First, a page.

What Is an Origination Fee?

A man wearing a sweater speaks into his cell phone while sitting at a table and looking at a laptop

kupicoo/Getty Images


An origination fee is charged by a lender to cover the costs of processing a loan. It may be used to pay for preparing documents, processing your application, or underwriting your loan. In most cases, the fee is quoted as a percentage of the total loan amount.

Key Takeaways

  • An origination fee is what a lender charges for processing a loan.
  • Typically, an origination fee is a percentage of the total loan amount borrowed.
  • While origination fees aren’t required, many lenders who waive them charge higher interest rates or other fees.

How Origination Fees Work

An origination fee is money a lender may charge you to complete a loan transaction. Many types of loans, including personal loans, student loans, auto loans, mortgages, and home equity loans, come with origination fees.

You may have to pay an origination fee upfront when you close on your loan. Alternatively, the fee may be deducted from your loan proceeds or rolled into the total loan amount so you can repay it over time.

Not all origination fees are created equal. The type of loan you take out, your credit history, and the lender you choose may affect the amount of your origination fee.

For example, one lender may charge an 8% fee, while another lender might charge 3%. Once you get approved for a loan, the lender will deduct the origination fee from your total loan funds.

An Example of Origination Fees

Let’s say you take out a personal loan for $5,000 that requires you to pay a 3% origination fee. You’ll be on the hook for $150 (3% of $5,000). If the lender deducts the origination fee from your loan at the beginning, you’ll only receive a loan amount of $4,850. This is important because if you actually need $5,000 for whatever expense it is you’re using the loan for, you’ll need to take out more than $5,000 to account for the origination fee.


If you believe an origination fee is too high, ask your lender if they’ll lower the fee or even waive it. There’s no guarantee that negotiating will work, but it’s worth a shot, especially if you have good credit.

Do I Need To Pay Origination Fees?

While an origination fee is not a requirement for all loans, many lenders charge them to cover the costs of things like gathering documents, verifying the accuracy of the information provided, requesting information from employers, and ensuring your application meets certain criteria.


While some lenders advertise “no origination fees,” they may charge you a higher interest rate or another fee to make up for it. So it’s a good idea to compare your options and do the math. You may find that a loan with an origination fee is more affordable than a similar loan without one.

Average Cost of Origination Fees

Origination fees are typically a percentage of the total loan amount, and they vary significantly depending on the type of loan, the lender, your credit history, and other factors. If you take out a home loan, for example, your origination fee may range from 0.5% to 1% of the amount you borrow. A personal loan may require you to pay a higher origination fee of 1% to 10%, depending on your credit. While these percentages may not seem like a lot, they can add up depending on the size of your loan. For example, if you take out a loan for $5,000, a 1% origination fee is only $50. However, if you take out a loan for $50,000, the origination fee is $500.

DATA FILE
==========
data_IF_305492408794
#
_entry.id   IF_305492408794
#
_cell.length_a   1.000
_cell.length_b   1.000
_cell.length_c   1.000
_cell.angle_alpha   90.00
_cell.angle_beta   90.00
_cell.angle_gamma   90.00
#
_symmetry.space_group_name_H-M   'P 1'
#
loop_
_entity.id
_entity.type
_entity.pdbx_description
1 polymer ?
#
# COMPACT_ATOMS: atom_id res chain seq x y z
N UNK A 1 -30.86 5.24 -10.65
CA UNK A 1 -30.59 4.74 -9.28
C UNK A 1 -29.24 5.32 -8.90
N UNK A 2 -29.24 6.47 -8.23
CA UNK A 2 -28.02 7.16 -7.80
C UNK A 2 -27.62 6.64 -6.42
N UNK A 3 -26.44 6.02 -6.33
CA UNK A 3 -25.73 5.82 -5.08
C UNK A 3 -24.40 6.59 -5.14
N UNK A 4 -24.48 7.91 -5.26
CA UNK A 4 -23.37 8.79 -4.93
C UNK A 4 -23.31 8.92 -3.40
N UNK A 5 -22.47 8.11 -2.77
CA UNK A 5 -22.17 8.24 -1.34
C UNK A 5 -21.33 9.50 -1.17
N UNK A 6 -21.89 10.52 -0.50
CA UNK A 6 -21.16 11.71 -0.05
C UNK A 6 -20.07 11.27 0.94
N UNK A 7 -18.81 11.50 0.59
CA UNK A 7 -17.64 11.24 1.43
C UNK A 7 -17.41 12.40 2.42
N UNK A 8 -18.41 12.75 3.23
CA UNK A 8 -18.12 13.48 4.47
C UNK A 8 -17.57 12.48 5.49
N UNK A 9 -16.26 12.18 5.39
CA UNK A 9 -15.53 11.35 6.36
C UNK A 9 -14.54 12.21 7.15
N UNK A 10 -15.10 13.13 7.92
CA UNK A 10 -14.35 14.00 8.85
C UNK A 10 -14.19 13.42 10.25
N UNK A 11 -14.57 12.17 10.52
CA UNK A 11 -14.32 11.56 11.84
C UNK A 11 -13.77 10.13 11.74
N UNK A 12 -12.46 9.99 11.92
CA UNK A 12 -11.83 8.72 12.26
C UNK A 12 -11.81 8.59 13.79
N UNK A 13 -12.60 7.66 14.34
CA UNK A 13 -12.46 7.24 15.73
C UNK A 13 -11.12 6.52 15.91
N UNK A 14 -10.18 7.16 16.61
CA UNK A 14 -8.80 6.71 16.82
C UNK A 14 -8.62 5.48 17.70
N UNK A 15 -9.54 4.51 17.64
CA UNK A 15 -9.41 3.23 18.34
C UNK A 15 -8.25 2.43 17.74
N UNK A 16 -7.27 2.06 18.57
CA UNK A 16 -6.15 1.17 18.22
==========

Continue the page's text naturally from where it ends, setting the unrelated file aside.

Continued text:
Alternatives to Origination Fees

In addition to origination fees, you may have to pay other fees when you take out a loan. While these fees differ by loan type, you may encounter a few of the following when shopping for a loan:

  • Appraisal fee: An appraisal fee, which is widely seen in home loans, pays for the cost of having a property appraised. It's intended to ensure the loan is large enough to cover the value of a home you intend to buy. The cost varies based on your home’s location, the appraiser’s experience, and the complexity of the process.
  • Late fee: Depending on your lender and type of loan, if you don’t make your payments on time, you may have to pay a late fee.
  • Prepayment fee: Lenders of various loan types may charge a prepayment fee if you pay off all or part of your loan early.

Before you sign on the dotted line and accept any loan, make sure you’re aware of all of its fees. The fees should be clearly outlined in your loan agreement, but if they’re not, or if you’re unclear about a certain fee, don’t hesitate to ask the lender.

Frequently Asked Questions (FAQs)

What is the purpose of an origination fee?

Lenders typically charge origination fees to cover the cost of processing a loan, which includes preparing documents and underwriting.

Who usually pays the origination fee?

In most cases, the person applying for the loan is the one who pays the origination fee, whether it's a mortgage or a personal loan.

Was this page helpful?
The Balance uses only high-quality sources, including peer-reviewed studies, to support the facts within our articles. Read our editorial process to learn more about how we fact-check and keep our content accurate, reliable, and trustworthy.
  1. Quicken Loans. "Mortgage Origination Fee: Everything You Need To Know."

  2. LendingClub. "Personal Loan Rates and Fees."

  3. OneMain Financial. "Loan Fees."

  4. American Society of Appraisers. "Appraisals FAQ Everything You Want To Know About Appraisals and Appraisers."

  5. Consumer Financial Protection Bureau. "What is a prepayment penalty?"

Related Articles